Writing is, hands down, my subject!! I LOVE, LOVE, LOVE teaching writing. But, it hasn’t always been this way. I actually hated it when I first started teaching. And, I was terrible at it!!
Over the years, I’ve invested a ridiculous amount of time, money, and energy learning to become a better writing teacher. I’ve read books, taken classes, attended lectures and workshops, tried ideas out, failed miserably, tried again, felt some successes, tried something else, face-planted again… and on, and on, and on!
I finally feel (after 10 years) that at least I’m not damaging students anymore in writing class, and that maybe, just maybe, I am actually leading them in the direction of being a writer. I certainly don’t know it all, and I’m sure I never will (but I won’t stop trying!!), but I’m going to share with you all I can.
Again, I’ll start with Professional Development:
And again, in no particular order, here are the books that fundamentally changed the way I teach writing:
1. Write Like This by Kelly Gallagher. I’ve never come across a more “Aha!” producing book on teaching writing. This guy gets it! Practical, use-them-tomorrow lesson ideas and advice for upper elementary/middle/high school students.
2. Lessons That Change Writers by Nancie Atwell. This book is the bomb, especially if you are a new teacher. Step-by-step lesson plans and materials. You will want to get the “binder” that comes with the book. It’s pricey, but worth it!!
3. The Art of Teaching Writing by Lucy Calkins. When I win the lottery, I’m packing my family up and moving to NYC. Once there, I will pay Columbia University all my money to let me take classes with this amazing woman! Lucy so gets it! A true master teacher.
4. Writing Essentials by Regie Routman. Again, Regie ROCKS! Just read her!
5. A Writer’s Notebook: Unlocking the Writer Within You by Ralph Fletcher. True story… I once had a student ask if Ralph Fletcher was my boyfriend because I talk about him all.the.time in class. Seriously, it’s like he is there with me, co-teaching all the way! You will see he makes my list THREE times, but that’s code for READ ALL HIS BOOKS! You will never teach writing the same!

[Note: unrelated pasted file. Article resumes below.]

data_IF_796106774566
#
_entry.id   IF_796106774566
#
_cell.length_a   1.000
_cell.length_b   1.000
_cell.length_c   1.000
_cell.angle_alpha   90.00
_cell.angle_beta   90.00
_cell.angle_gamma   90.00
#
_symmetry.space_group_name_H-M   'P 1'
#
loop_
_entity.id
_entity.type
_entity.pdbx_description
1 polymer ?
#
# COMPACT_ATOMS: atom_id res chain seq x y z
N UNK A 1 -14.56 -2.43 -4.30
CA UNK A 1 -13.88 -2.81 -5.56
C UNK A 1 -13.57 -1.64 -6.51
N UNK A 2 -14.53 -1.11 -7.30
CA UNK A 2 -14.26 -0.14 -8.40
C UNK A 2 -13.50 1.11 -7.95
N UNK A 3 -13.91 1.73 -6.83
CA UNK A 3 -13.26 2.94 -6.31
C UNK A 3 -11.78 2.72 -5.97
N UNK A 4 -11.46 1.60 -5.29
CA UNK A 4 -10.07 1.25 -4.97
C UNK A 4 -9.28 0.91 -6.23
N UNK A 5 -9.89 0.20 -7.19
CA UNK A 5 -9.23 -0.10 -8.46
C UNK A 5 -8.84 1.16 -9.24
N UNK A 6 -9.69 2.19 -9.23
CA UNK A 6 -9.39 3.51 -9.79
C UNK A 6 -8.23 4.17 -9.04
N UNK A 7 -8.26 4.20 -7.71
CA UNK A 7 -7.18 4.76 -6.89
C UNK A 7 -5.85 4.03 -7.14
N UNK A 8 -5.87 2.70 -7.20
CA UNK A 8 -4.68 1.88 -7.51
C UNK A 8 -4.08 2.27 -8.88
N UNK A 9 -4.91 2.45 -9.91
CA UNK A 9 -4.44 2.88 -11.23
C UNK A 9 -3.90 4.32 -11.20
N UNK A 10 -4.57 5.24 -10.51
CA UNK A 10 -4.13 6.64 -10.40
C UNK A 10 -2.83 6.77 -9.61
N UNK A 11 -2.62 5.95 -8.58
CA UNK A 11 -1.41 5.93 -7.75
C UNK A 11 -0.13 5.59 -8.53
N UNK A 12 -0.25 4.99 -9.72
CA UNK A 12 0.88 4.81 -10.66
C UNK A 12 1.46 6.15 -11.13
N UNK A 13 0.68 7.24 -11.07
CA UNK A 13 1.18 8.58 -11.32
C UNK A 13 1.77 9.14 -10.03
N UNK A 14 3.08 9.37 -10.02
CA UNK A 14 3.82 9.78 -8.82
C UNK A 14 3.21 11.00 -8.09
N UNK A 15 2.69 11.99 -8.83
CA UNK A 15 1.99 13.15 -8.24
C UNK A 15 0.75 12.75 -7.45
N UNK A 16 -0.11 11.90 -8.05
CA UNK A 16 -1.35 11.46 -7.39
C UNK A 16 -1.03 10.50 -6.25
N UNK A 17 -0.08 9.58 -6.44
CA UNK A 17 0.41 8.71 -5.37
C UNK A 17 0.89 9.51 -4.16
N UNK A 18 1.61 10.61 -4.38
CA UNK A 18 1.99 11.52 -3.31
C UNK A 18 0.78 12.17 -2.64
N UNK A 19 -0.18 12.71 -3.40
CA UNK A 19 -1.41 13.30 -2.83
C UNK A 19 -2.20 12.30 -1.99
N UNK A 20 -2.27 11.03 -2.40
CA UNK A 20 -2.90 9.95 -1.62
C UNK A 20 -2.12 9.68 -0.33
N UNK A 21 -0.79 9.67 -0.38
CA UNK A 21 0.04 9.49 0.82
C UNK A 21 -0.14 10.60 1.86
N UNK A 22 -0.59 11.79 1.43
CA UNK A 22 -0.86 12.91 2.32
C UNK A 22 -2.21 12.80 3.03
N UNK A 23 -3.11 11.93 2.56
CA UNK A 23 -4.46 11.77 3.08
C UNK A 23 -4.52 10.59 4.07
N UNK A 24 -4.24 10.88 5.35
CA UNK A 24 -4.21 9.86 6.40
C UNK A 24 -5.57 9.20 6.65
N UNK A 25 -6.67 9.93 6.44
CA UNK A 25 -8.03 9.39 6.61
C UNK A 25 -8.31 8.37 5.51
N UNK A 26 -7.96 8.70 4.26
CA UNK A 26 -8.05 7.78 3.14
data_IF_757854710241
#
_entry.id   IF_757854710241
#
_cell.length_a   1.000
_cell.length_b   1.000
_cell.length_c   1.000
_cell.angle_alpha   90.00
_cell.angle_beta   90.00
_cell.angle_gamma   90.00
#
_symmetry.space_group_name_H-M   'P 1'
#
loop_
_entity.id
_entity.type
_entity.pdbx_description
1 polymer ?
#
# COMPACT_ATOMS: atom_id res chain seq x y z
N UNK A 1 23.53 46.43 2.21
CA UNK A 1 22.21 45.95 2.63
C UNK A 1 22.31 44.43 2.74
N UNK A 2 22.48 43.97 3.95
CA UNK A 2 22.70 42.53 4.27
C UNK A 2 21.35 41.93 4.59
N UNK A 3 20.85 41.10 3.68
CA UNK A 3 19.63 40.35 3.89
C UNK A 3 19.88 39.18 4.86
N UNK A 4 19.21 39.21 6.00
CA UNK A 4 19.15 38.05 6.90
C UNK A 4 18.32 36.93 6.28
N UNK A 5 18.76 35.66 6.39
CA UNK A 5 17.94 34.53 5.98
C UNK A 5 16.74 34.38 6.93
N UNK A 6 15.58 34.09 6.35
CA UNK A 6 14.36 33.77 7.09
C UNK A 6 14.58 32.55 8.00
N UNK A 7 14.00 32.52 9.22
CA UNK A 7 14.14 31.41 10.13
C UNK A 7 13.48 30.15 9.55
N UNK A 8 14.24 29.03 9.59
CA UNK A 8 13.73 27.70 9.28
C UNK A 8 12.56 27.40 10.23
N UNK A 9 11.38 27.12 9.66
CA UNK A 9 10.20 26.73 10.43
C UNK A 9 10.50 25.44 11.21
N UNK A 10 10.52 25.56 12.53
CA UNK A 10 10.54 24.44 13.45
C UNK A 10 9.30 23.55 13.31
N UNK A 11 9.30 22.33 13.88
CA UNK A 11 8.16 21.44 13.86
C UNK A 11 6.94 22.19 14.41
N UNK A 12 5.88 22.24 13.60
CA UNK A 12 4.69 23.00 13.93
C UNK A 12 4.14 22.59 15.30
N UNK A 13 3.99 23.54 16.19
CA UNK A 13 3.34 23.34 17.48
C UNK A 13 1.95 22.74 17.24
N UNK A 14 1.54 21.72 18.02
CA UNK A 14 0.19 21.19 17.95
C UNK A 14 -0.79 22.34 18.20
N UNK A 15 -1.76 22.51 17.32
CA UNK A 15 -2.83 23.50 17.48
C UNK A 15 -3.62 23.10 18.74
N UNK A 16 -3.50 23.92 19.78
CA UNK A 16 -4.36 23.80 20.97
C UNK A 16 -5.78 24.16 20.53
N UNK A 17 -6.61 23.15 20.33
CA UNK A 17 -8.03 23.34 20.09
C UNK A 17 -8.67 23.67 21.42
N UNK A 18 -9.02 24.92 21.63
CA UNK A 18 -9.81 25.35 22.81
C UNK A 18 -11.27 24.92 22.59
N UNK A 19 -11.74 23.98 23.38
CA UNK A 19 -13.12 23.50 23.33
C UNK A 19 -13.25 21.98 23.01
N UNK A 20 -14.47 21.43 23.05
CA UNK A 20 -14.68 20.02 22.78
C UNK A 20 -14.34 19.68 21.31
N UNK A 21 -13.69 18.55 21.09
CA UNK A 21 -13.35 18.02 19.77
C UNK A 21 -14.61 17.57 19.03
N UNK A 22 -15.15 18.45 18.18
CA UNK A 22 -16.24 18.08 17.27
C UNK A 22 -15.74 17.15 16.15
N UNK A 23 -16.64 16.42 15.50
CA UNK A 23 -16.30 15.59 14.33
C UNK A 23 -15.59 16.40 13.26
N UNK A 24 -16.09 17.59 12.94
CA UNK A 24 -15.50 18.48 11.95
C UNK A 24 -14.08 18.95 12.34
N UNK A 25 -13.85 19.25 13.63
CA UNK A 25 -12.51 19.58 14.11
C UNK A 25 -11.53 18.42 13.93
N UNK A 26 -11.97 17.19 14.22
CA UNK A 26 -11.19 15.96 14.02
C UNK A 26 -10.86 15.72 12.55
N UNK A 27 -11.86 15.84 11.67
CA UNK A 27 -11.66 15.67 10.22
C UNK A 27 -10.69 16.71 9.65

6. What a Writer Needs by Ralph Fletcher. I’m linking you to the new edition, but I admit that I’ve only read the first edition. It doesn’t matter. Everything he says is right, so you can’t go wrong with whatever edition you read.
7. Notebook Know-How: Strategies for the Writer’s Notebook by Aimee Buckner. If I had my way, I’d ONLY teach writing through writer’s notebook all day long! By far, writer’s notebook is my most powerful teaching tool and I’ve watched it work magic on writing-resistant kids. This book is fun and practical. Get it!!
8. A Fresh Look at Writing by Donald Graves. If we could all approach teaching the way that Donald Graves does, the world would be a better place. He is like the Mr. Rogers of writing instruction.
9. Everyday Editing by Jeff Anderson. You will never teach grammar and mechanics again in a way that can be likened to watching paint dry or linoleum peel. This guys so gets writing and so gets kids!
10. Craft Lessons by Ralph Fletcher and JoAnn Portalupi. I can’t think of a more practical book!
Writing: The Video
Here’s my video. It’s sorta long, sorta amateur, BUT it covers a lot of the essentials on how writing works in my classroom:
This is the only model that I use. Though there are a million tiny differences that can make this look different in every single classroom, the basic idea is:
- Teach a mini-lesson (ideally with a mentor text).
- Give students ample time to practice writing.
- Share, give feedback, revise.
For me, the Writer’s Notebook is an integral part of this process. It is where students do all of their practicing. Now, WN purists believe that all the material generated in the notebook is solely determined by the student. I’d LOVE to be able to teach this way, but because of the constraints of standards and state testing, I find that I have to have a bit more control in what goes into our notebooks, so I deviate a bit from the WN purist model.
Like most middle school teachers working in a Common Core State, I teach three main types of writing: narrative, inform/explain, and argument. My big units look like this:
But, I have been feverishly working to update my writing curriculum to be more 7th grade-friendly. I also wanted to find a way to integrate Writer’s Notebook even more into my workshops, especially when teaching writing to inform/explain, which doesn’t always lend itself well to WN… at least in ways that I’ve found in practice!
The results of this effort are several, short (2 weeks), quick-paced workshop units that are designed to get students writing several pieces in our studied genres, but using some of the choice and freedom found in WN. I like to think of it as “guided choice.” I give students the genre and a broad topic, but they get to explore and choose the more specific details of their piece.
My plan is to teach several of these quick units, along with the longer, more in-depth units, sprinkled with some writing fun in between!!
If you’d like to save a BUNDLE, you can purchase these two BUNDLES and get my whole year of writing instruction:
So, this is one of my static pages and I will be updating as things change, so be sure to check back every now and again to see what’s new!